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LolWolf
Group Title
*Math challenge*
Prove:
\[
x^2+y^2=z^2\implies 60xyz\\
x,y,z\in \mathbb{Z}
\]
Why IS this site so addicting?
 2 years ago
 2 years ago
LolWolf Group Title
*Math challenge* Prove: \[ x^2+y^2=z^2\implies 60xyz\\ x,y,z\in \mathbb{Z} \] Why IS this site so addicting?
 2 years ago
 2 years ago

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Chipper10 Group TitleBest ResponseYou've already chosen the best response.0
Can you explain the notation on the right?
 2 years ago

LolWolf Group TitleBest ResponseYou've already chosen the best response.0
Yep, \(ab\) means \(a\) divides \(b\), or a more formal definition: \[ a, b\in \mathbb{Z}\\ ab\implies\exists k\in\mathbb{Z}\text{ s.t. }ak=b \]
 2 years ago

Chipper10 Group TitleBest ResponseYou've already chosen the best response.0
So 60 is a factor of xyz or a multiple?
 2 years ago

LolWolf Group TitleBest ResponseYou've already chosen the best response.0
60 is a factor of \(xyz\).
 2 years ago

Chipper10 Group TitleBest ResponseYou've already chosen the best response.0
Are we assuming x,y,z are whole number cause if not that expression is definitely not always true.
 2 years ago

LolWolf Group TitleBest ResponseYou've already chosen the best response.0
The correction is up.
 2 years ago

experimentX Group TitleBest ResponseYou've already chosen the best response.0
the pythagoras triplets are given by {2m, m^21, m^2+1} 2m * (m^2  1) * (m^2+1) = 60 * k where k is an integer.
 2 years ago

experimentX Group TitleBest ResponseYou've already chosen the best response.0
60 = 2^2*3*5 let m=2
 2 years ago

mukushla Group TitleBest ResponseYou've already chosen the best response.4
if \(a^2+b^2=c^2\) then general form of primitive pyth triples is in the form\[a=m^2n^2\]\[b=2mn\]\[c=m^2+n^2\]where \(\gcd(m,n)=1\) and one of \(m,n\) is even
 2 years ago

experimentX Group TitleBest ResponseYou've already chosen the best response.0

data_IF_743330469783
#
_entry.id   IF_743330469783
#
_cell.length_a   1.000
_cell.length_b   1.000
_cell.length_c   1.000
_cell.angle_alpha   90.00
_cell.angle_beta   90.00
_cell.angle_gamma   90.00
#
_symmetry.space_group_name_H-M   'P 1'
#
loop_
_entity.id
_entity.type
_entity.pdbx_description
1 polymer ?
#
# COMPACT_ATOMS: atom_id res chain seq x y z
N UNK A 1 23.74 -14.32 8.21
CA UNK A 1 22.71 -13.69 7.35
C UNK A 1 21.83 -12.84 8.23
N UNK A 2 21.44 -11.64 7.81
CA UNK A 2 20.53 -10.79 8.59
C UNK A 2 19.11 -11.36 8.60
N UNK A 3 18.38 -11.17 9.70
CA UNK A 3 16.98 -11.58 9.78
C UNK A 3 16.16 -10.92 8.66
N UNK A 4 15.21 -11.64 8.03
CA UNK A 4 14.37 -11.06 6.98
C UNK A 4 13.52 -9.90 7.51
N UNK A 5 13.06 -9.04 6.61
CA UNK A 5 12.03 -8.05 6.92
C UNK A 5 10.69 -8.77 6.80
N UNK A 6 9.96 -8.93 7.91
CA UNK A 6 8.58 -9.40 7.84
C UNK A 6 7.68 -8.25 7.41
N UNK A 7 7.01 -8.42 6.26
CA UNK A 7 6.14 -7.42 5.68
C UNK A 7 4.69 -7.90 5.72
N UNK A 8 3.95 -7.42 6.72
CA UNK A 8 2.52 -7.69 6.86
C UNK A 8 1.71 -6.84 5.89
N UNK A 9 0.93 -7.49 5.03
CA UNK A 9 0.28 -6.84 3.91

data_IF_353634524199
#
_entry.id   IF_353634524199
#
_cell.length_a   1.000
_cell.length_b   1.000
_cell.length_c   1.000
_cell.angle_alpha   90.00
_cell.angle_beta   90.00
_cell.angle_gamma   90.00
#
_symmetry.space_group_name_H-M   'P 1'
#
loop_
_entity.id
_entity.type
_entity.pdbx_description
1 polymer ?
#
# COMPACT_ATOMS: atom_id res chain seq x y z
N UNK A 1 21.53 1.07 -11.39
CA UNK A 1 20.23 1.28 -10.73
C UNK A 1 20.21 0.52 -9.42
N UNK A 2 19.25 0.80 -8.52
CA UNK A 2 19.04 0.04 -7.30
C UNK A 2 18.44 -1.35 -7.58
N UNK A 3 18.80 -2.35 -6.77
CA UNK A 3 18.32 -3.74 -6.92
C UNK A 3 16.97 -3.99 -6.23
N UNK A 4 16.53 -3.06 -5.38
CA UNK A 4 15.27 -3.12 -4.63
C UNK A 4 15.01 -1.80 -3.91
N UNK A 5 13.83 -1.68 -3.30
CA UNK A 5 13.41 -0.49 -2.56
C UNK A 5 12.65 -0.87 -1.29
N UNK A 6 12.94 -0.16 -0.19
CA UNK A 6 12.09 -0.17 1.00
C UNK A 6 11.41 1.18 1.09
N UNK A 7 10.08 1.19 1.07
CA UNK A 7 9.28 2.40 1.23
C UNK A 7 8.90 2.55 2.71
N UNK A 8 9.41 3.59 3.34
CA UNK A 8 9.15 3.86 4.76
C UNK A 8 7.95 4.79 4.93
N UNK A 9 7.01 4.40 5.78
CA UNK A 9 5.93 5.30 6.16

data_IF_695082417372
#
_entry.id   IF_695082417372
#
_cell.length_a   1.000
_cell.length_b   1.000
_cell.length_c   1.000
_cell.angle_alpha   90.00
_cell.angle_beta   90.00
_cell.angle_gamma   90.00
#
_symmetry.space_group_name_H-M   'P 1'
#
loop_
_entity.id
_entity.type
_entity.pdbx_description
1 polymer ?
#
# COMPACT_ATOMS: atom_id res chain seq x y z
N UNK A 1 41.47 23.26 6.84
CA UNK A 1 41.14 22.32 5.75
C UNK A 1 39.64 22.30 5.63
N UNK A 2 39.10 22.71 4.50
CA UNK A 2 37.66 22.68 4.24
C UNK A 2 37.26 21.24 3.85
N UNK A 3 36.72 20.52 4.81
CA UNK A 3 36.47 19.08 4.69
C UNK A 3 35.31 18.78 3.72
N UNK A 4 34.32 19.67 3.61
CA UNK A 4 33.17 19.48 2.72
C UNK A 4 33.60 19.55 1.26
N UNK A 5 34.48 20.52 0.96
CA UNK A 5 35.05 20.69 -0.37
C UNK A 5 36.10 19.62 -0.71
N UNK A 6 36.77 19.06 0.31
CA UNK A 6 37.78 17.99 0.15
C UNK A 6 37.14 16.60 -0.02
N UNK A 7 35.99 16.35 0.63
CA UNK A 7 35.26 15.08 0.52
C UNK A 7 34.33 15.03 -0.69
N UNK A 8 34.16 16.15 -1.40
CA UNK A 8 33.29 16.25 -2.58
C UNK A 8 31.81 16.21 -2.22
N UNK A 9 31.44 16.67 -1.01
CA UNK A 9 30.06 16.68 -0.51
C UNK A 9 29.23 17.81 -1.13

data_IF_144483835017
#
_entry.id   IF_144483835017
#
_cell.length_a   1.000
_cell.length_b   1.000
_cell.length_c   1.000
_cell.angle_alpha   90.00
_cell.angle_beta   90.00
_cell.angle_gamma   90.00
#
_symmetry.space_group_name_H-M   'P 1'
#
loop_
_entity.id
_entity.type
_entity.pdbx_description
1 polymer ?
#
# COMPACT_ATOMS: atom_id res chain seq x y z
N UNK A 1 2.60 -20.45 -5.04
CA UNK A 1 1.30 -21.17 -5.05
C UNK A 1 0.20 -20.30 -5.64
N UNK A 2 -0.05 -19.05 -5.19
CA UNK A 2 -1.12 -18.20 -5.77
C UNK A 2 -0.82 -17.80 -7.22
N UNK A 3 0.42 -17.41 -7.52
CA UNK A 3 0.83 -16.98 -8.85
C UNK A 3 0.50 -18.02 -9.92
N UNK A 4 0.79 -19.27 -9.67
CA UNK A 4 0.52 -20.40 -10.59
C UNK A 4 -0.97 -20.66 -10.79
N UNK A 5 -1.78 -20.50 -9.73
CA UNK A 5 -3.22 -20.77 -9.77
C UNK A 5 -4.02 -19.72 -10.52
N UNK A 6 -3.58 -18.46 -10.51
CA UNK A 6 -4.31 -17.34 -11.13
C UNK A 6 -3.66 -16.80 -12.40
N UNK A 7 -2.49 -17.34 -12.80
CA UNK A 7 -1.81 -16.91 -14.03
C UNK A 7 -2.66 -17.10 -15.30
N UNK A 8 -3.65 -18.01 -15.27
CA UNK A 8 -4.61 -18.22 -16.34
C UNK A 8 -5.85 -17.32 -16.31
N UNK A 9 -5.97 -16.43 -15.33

it seems all multiples of n* 3,4,5 is solution of the given condition;
 2 years ago

experimentX Group TitleBest ResponseYou've already chosen the best response.0
for n=3, 2*3*(3^2  1) * (3^2 +1) = 2 * 3 * 2^3 * 2*5 < a multiple of 60 so, n * 6,8,10 is also multiple of 60
 2 years ago

experimentX Group TitleBest ResponseYou've already chosen the best response.0
n=4, 2* 4 * 15* 17 < multiple of 60
 2 years ago

mukushla Group TitleBest ResponseYou've already chosen the best response.4
exper u let n=1 and i think we must work on general form
 2 years ago

experimentX Group TitleBest ResponseYou've already chosen the best response.0
n=5, 10*24*26 n=6 .... probably yes for n>1
 2 years ago

experimentX Group TitleBest ResponseYou've already chosen the best response.0
let's try induction.
 2 years ago

experimentX Group TitleBest ResponseYou've already chosen the best response.0
2m * (m^2  1) * (m^2+1) = 60 k 2* m * (m+1)(m1)(m^2 + 1) ^ ^ ^ ^ ^ 1 2 3 4 5 let's try that for m=7 2*7*8*6*50
 2 years ago

mukushla Group TitleBest ResponseYou've already chosen the best response.4
one of m,n is even so \[42mn\]so\[4abc\]we need to prove \(3abc\) and \(5abc\)
 2 years ago

mukushla Group TitleBest ResponseYou've already chosen the best response.4
if \(3m\) or \(3n\) then \(3abc\) . if not then\[m^2 \equiv1 \ \ \text{mod} \ 3\]\[n^2 \equiv1 \ \ \text{mod} \ 3\]and\[m^2n^2 \equiv0 \ \ \text{mod} \ 3\]so \(3abc\)
 2 years ago

experimentX Group TitleBest ResponseYou've already chosen the best response.0
m * (m+1)(m1) for any value of m, this is divisible by 3
 2 years ago